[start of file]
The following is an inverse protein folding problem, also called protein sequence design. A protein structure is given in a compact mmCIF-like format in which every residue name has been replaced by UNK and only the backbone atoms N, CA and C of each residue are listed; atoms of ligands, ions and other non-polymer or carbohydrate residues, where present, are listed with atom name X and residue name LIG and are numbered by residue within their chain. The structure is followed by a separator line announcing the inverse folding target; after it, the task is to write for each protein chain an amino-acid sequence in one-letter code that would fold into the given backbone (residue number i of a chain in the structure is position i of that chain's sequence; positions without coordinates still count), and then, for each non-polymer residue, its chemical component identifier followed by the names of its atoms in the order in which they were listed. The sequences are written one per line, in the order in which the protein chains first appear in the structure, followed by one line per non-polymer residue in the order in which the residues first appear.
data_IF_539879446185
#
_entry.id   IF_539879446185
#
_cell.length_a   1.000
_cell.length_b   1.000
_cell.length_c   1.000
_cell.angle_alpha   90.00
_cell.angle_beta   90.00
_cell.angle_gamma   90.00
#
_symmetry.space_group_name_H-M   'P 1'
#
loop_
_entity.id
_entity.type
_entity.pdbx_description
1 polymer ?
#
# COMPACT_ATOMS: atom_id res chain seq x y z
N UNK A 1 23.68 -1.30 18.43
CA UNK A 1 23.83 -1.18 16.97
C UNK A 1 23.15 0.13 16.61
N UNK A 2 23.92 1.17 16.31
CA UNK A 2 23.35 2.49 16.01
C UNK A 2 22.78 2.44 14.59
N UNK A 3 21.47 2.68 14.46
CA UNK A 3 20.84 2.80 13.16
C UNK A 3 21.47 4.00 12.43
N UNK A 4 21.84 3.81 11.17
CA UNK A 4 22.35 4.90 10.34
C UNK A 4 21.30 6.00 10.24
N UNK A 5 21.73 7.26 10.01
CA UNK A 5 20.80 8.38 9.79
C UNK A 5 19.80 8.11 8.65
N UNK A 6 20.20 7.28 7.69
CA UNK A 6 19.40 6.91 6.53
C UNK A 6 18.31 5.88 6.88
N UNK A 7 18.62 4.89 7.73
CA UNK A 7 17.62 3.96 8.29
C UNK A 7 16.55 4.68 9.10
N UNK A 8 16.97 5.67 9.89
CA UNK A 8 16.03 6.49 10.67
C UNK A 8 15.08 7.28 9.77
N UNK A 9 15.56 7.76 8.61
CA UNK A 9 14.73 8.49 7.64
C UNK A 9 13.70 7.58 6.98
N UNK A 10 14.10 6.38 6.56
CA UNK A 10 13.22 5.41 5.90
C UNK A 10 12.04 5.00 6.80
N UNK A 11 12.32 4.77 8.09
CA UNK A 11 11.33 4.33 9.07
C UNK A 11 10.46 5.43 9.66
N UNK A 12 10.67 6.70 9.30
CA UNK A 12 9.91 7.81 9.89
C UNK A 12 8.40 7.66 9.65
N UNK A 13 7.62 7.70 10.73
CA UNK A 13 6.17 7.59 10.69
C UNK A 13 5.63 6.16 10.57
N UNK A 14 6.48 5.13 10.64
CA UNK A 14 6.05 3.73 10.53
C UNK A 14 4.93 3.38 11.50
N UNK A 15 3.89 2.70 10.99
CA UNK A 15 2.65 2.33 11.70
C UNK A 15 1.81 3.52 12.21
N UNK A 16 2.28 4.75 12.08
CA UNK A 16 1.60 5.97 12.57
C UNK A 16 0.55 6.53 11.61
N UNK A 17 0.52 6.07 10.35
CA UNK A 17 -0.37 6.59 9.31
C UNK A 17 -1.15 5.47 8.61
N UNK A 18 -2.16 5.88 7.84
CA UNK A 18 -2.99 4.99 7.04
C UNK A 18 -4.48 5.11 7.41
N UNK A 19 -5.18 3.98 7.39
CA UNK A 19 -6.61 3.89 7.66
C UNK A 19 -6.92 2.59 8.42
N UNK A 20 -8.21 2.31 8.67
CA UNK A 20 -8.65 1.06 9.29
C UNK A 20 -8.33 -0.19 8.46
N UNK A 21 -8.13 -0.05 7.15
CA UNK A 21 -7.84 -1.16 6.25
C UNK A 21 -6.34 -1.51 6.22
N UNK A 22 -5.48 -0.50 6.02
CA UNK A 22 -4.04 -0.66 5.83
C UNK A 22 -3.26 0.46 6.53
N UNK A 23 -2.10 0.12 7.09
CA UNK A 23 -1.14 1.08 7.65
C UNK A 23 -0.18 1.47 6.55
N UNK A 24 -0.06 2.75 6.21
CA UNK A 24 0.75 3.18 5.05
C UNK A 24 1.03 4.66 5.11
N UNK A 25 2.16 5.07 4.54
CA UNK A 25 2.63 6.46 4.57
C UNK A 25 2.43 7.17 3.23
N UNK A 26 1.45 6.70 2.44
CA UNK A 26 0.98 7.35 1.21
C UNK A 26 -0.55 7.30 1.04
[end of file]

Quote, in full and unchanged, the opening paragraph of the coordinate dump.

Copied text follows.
The following is an inverse protein folding problem, also called protein sequence design. A protein structure is given in a compact mmCIF-like format in which every residue name has been replaced by UNK and only the backbone atoms N, CA and C of each residue are listed; atoms of ligands, ions and other non-polymer or carbohydrate residues, where present, are listed with atom name X and residue name LIG and are numbered by residue within their chain. The structure is followed by a separator line announcing the inverse folding target; after it, the task is to write for each protein chain an amino-acid sequence in one-letter code that would fold into the given backbone (residue number i of a chain in the structure is position i of that chain's sequence; positions without coordinates still count), and then, for each non-polymer residue, its chemical component identifier followed by the names of its atoms in the order in which they were listed. The sequences are written one per line, in the order in which the protein chains first appear in the structure, followed by one line per non-polymer residue in the order in which the residues first appear.